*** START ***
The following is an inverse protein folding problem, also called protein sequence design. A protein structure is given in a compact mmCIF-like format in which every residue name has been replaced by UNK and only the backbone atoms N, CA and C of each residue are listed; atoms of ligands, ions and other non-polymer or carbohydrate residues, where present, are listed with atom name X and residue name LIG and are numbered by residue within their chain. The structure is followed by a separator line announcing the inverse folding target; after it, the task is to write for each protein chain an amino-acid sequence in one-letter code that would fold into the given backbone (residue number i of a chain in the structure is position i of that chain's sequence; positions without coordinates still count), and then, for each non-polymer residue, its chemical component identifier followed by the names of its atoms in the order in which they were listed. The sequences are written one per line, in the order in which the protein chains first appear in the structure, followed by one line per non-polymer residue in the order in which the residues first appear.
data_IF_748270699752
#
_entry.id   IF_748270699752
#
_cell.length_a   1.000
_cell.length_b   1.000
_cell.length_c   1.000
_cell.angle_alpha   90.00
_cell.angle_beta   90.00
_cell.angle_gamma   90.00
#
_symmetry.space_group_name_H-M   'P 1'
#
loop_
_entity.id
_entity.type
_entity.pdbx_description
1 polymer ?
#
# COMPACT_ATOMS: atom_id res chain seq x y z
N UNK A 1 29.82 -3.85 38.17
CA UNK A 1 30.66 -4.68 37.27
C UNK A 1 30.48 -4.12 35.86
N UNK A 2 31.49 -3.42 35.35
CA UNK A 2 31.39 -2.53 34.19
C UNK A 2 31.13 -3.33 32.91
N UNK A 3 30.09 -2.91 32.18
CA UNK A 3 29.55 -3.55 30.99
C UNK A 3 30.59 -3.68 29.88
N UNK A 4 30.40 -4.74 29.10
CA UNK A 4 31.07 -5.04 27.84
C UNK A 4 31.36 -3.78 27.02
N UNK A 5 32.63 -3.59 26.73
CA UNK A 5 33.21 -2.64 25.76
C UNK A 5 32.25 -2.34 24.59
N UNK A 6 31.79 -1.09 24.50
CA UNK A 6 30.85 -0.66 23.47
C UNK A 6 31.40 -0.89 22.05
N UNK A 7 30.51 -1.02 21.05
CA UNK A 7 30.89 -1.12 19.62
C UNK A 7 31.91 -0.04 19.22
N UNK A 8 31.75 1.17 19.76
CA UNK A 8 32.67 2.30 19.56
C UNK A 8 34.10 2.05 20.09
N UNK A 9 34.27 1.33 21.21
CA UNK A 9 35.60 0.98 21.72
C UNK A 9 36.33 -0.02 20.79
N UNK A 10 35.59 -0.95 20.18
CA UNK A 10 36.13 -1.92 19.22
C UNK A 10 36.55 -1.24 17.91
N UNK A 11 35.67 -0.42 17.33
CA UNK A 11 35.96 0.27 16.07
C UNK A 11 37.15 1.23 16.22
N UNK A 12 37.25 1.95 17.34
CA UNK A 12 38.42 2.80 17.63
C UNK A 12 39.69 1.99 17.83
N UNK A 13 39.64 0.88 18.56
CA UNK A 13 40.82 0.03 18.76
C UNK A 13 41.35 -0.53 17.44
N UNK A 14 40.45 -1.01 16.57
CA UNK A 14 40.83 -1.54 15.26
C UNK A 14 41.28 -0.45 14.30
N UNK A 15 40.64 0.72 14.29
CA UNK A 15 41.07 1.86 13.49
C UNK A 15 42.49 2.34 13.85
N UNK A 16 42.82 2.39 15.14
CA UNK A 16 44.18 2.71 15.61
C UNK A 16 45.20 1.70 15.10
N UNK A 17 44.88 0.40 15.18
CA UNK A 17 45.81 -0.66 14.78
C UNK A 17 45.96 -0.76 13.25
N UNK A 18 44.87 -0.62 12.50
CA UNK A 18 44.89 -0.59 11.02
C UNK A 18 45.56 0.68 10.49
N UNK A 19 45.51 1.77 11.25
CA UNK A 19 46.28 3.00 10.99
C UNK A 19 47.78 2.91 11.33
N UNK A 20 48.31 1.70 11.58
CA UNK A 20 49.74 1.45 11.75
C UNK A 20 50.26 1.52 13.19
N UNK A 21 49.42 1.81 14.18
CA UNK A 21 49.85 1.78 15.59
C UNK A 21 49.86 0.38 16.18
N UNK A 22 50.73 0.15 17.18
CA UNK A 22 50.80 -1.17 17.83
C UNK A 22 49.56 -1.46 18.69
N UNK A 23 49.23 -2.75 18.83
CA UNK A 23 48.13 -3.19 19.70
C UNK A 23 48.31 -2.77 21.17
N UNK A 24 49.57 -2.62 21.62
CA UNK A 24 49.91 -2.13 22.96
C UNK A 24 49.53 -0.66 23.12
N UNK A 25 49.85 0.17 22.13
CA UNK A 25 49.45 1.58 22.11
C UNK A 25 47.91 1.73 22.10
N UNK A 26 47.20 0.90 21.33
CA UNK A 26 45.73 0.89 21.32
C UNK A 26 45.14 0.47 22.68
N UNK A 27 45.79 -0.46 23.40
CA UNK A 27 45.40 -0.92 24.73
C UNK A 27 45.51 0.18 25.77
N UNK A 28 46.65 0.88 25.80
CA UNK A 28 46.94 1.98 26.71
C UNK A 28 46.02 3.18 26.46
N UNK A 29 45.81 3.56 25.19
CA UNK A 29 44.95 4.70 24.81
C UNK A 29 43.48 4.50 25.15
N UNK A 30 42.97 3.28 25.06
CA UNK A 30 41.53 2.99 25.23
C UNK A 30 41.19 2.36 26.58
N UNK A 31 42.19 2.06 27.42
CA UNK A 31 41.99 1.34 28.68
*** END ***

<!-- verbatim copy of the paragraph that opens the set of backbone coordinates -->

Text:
The following is an inverse protein folding problem, also called protein sequence design. A protein structure is given in a compact mmCIF-like format in which every residue name has been replaced by UNK and only the backbone atoms N, CA and C of each residue are listed; atoms of ligands, ions and other non-polymer or carbohydrate residues, where present, are listed with atom name X and residue name LIG and are numbered by residue within their chain. The structure is followed by a separator line announcing the inverse folding target; after it, the task is to write for each protein chain an amino-acid sequence in one-letter code that would fold into the given backbone (residue number i of a chain in the structure is position i of that chain's sequence; positions without coordinates still count), and then, for each non-polymer residue, its chemical component identifier followed by the names of its atoms in the order in which they were listed. The sequences are written one per line, in the order in which the protein chains first appear in the structure, followed by one line per non-polymer residue in the order in which the residues first appear.